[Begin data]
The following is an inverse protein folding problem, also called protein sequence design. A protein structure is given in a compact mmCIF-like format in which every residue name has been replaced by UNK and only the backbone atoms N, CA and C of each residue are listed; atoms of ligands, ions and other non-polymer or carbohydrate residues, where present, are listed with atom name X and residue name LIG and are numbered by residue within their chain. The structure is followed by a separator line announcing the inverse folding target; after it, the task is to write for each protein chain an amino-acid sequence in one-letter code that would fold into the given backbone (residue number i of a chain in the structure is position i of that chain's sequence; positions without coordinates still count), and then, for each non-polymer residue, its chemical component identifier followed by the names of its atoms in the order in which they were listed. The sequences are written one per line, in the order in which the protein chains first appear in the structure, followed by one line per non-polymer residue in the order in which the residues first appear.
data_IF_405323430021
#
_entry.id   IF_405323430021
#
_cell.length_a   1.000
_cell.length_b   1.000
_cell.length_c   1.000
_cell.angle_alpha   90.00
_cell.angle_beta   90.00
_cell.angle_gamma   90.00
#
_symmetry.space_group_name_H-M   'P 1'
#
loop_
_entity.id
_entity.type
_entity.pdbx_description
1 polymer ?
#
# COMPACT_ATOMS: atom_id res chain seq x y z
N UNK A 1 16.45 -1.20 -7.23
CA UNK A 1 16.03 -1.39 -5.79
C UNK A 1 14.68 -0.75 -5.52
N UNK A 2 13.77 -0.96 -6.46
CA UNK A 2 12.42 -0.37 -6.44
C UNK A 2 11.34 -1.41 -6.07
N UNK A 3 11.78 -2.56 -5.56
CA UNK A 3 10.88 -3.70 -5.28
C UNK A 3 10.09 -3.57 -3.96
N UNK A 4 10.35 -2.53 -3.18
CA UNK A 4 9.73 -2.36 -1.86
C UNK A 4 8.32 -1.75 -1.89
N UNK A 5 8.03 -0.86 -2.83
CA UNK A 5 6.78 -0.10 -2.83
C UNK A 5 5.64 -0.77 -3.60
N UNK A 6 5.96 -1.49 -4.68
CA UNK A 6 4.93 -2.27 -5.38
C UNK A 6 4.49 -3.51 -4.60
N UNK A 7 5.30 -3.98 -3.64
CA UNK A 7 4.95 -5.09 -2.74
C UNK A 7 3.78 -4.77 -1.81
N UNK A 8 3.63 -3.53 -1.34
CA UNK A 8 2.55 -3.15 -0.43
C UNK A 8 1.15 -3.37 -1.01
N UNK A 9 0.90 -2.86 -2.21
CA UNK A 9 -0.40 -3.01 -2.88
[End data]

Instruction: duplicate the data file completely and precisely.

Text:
The following is an inverse protein folding problem, also called protein sequence design. A protein structure is given in a compact mmCIF-like format in which every residue name has been replaced by UNK and only the backbone atoms N, CA and C of each residue are listed; atoms of ligands, ions and other non-polymer or carbohydrate residues, where present, are listed with atom name X and residue name LIG and are numbered by residue within their chain. The structure is followed by a separator line announcing the inverse folding target; after it, the task is to write for each protein chain an amino-acid sequence in one-letter code that would fold into the given backbone (residue number i of a chain in the structure is position i of that chain's sequence; positions without coordinates still count), and then, for each non-polymer residue, its chemical component identifier followed by the names of its atoms in the order in which they were listed. The sequences are written one per line, in the order in which the protein chains first appear in the structure, followed by one line per non-polymer residue in the order in which the residues first appear.
data_IF_405323430021
#
_entry.id   IF_405323430021
#
_cell.length_a   1.000
_cell.length_b   1.000
_cell.length_c   1.000
_cell.angle_alpha   90.00
_cell.angle_beta   90.00
_cell.angle_gamma   90.00
#
_symmetry.space_group_name_H-M   'P 1'
#
loop_
_entity.id
_entity.type
_entity.pdbx_description
1 polymer ?
#
# COMPACT_ATOMS: atom_id res chain seq x y z
N UNK A 1 16.45 -1.20 -7.23
CA UNK A 1 16.03 -1.39 -5.79
C UNK A 1 14.68 -0.75 -5.52
N UNK A 2 13.77 -0.96 -6.46
CA UNK A 2 12.42 -0.37 -6.44
C UNK A 2 11.34 -1.41 -6.07
N UNK A 3 11.78 -2.56 -5.56
CA UNK A 3 10.88 -3.70 -5.28
C UNK A 3 10.09 -3.57 -3.96
N UNK A 4 10.35 -2.53 -3.18
CA UNK A 4 9.73 -2.36 -1.86
C UNK A 4 8.32 -1.75 -1.89
N UNK A 5 8.03 -0.86 -2.83
CA UNK A 5 6.78 -0.10 -2.83
C UNK A 5 5.64 -0.77 -3.60
N UNK A 6 5.96 -1.49 -4.68
CA UNK A 6 4.93 -2.27 -5.38
C UNK A 6 4.49 -3.51 -4.60
N UNK A 7 5.30 -3.98 -3.64
CA UNK A 7 4.95 -5.09 -2.74
C UNK A 7 3.78 -4.77 -1.81
N UNK A 8 3.63 -3.53 -1.34
CA UNK A 8 2.55 -3.15 -0.43
C UNK A 8 1.15 -3.37 -1.01
N UNK A 9 0.90 -2.86 -2.21
CA UNK A 9 -0.40 -3.01 -2.88